Marriage And Divorce Statistics
- By Sam George
- Published 04/8/2008
Sam George is the Executive Director of PARIVAR International - a non-profit initiative to address the needs of youth and families of Asian Indian origin in North America and to the Asian Indian community worldwide. Parivar means family in many Indian languages. Sam George also serves as one of the founding directors of Urban India Ministries
www.UrbanIndia.org Sam George and his wife, Mary have spoken at premarital and family events in many countries. They are parents of two boys and make their home in the northern suburbs of Chicago. Sam is the author of the book “Understanding the Coconut Generation: Ministry to the Americanized Asian Indians." Check out this website www.CoconutGeneration.com Coconut (brown on the outside, white on the inside) is a metaphor for the Americanized Asian Indians. Sam George can be reached at firstname.lastname@example.org
Barna Group has come out with a new survey report about marriage and divorce in America. See the entire Barna Group Report here. News report based on the study can also be seen at Baptist Press, Marriage Partnership etc.
Here are some of the key findings:
a) Christians are more likely to get married than other faith groups. While 76% of Americans get married, 84% of Christians tend to tie the knot, 74% among non-Christian faiths and 65% among atheists and agnostics.
b) Lowest likelihood of divorce are Catholics (28%), evangelicals (26%), Asians (20%) and those who deem themselves to be conservative on social and political matters (28%).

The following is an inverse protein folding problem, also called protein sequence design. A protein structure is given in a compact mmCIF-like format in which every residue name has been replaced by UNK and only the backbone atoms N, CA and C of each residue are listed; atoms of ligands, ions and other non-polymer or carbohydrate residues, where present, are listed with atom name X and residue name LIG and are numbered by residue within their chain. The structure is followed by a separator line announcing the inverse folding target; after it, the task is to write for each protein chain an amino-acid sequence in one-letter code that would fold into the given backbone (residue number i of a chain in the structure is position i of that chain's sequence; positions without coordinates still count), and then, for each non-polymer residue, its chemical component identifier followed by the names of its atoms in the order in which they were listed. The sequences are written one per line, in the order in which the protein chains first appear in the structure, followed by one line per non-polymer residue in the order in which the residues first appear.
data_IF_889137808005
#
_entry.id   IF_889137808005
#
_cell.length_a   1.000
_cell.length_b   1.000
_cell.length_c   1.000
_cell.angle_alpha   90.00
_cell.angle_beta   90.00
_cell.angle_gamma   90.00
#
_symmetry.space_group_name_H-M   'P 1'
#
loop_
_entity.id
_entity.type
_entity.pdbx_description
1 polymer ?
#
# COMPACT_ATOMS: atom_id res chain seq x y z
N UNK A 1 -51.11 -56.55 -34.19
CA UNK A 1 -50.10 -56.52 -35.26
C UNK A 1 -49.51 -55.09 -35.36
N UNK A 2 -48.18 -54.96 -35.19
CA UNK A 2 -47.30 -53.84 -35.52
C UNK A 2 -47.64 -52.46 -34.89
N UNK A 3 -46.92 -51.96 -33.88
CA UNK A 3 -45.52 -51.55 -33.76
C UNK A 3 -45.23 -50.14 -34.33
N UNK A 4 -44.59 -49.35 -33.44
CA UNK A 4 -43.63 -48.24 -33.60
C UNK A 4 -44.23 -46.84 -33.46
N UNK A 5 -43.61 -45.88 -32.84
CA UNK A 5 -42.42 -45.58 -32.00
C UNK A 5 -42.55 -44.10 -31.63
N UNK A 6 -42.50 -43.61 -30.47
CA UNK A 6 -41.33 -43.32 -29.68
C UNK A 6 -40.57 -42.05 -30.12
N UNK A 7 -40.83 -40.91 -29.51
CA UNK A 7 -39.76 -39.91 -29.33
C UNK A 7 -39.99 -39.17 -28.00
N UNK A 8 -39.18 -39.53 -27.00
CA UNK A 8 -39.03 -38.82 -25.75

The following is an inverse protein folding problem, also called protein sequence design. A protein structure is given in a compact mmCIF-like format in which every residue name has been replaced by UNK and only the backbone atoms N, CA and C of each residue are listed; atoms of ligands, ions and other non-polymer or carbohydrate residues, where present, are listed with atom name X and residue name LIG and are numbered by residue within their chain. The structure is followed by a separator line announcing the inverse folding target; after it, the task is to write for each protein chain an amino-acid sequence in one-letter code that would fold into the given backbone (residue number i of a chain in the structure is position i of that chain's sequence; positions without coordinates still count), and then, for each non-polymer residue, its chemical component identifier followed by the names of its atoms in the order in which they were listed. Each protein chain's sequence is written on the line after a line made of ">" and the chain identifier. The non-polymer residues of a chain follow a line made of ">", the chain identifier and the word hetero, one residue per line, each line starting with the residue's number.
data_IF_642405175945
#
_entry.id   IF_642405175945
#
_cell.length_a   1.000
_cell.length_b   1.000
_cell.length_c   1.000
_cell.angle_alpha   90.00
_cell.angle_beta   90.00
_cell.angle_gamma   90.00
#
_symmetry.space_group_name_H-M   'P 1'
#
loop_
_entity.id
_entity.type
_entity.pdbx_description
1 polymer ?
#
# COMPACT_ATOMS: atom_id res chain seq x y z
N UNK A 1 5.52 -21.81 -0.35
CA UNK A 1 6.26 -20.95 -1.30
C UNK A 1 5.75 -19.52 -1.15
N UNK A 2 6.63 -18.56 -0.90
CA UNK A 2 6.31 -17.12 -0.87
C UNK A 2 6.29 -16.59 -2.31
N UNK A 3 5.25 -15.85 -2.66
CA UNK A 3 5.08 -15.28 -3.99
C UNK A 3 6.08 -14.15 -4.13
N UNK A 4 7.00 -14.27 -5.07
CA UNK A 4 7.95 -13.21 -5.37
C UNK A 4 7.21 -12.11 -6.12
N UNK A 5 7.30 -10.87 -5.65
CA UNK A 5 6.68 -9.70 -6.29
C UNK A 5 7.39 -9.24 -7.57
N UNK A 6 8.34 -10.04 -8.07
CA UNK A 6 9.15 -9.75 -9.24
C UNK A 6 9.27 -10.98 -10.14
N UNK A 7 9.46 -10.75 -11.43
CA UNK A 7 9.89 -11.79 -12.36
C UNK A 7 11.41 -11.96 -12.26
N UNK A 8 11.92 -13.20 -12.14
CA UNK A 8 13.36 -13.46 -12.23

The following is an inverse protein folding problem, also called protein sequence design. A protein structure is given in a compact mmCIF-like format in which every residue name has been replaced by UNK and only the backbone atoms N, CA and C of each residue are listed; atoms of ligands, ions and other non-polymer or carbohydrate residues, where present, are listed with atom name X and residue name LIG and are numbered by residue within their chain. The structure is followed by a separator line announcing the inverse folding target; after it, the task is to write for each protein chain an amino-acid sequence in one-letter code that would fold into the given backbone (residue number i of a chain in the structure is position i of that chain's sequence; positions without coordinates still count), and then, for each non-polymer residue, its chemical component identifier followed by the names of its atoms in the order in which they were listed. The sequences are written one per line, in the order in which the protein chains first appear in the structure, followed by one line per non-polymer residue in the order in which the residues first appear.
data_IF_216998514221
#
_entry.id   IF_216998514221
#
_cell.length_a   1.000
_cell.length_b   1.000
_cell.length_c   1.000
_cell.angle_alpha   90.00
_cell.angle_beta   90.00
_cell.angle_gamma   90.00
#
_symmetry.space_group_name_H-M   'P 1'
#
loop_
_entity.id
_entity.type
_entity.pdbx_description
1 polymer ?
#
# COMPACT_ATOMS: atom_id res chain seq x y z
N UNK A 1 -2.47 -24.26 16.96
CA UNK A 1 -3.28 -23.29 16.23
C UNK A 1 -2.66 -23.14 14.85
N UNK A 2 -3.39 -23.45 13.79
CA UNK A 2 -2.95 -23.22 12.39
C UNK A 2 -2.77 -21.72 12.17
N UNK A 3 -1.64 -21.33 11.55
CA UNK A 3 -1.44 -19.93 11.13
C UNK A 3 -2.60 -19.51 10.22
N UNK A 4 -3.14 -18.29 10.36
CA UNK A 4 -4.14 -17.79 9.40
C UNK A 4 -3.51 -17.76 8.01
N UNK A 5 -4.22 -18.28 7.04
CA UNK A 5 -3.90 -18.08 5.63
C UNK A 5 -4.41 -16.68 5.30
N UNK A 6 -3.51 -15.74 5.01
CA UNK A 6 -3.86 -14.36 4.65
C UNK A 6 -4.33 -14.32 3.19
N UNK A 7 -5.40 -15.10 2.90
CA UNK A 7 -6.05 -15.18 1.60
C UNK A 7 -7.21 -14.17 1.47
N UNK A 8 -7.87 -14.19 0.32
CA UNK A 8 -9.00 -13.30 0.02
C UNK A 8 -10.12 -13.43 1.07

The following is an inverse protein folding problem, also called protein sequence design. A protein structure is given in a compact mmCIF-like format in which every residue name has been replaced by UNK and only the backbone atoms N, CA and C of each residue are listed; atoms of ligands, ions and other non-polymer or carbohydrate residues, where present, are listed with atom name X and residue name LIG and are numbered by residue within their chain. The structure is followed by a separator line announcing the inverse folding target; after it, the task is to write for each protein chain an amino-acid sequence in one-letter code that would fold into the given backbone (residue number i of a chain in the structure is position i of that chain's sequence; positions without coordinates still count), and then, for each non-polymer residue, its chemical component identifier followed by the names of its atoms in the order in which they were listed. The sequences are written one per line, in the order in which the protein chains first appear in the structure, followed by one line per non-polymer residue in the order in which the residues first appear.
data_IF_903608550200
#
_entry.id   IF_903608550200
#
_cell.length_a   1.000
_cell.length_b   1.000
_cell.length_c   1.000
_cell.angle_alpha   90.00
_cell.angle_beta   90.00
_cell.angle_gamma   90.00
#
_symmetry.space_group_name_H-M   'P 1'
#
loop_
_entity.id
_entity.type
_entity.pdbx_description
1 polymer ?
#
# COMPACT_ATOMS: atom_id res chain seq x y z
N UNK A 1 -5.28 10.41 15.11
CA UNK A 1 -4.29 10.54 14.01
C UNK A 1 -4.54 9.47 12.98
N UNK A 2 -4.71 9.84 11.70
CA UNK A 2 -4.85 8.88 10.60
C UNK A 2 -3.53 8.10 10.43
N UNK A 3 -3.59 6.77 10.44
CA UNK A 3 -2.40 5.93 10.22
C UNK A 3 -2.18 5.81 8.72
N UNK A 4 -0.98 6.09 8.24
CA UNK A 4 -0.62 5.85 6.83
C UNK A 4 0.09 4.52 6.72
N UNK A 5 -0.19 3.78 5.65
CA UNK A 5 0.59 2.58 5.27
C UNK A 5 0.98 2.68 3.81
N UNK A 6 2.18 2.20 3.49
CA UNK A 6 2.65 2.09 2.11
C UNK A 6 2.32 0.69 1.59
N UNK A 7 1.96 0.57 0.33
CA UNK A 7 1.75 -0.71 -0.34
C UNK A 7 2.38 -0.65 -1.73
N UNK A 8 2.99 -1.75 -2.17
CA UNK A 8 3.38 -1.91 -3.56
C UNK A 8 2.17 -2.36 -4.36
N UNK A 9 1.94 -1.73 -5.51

c) Highest likelihood of divorce downscale adults (39%), Baby Boomers (38%), those aligned with a non-Christian faith (38%), African-Americans (36%), and people who consider themselves to be liberal on social and political matters (37%).
Some important inferences based on this latest statastics is that half of all marriage ending divorce is not true! See a report in Christianity Today publication Marriage Partnership called Don’t Believe In Divorce Stats.
Another important finding is that though low, Asian divorces have risen significantly. Couple of years ago, I remember reading some study that reported divorce rate between 12 and 15 percent. Now it is one in five.
There is no more stigma with divorce in the American community. Some will marvel that as maturity of people’s attitude, while others will see that as erosion of communal ethics and liberalization of views concerning marriage.
There is no doubt that marriage culture is eroding fast in the West and the rest of the world is also catching up fast in this area. I guess it is the progress paradox!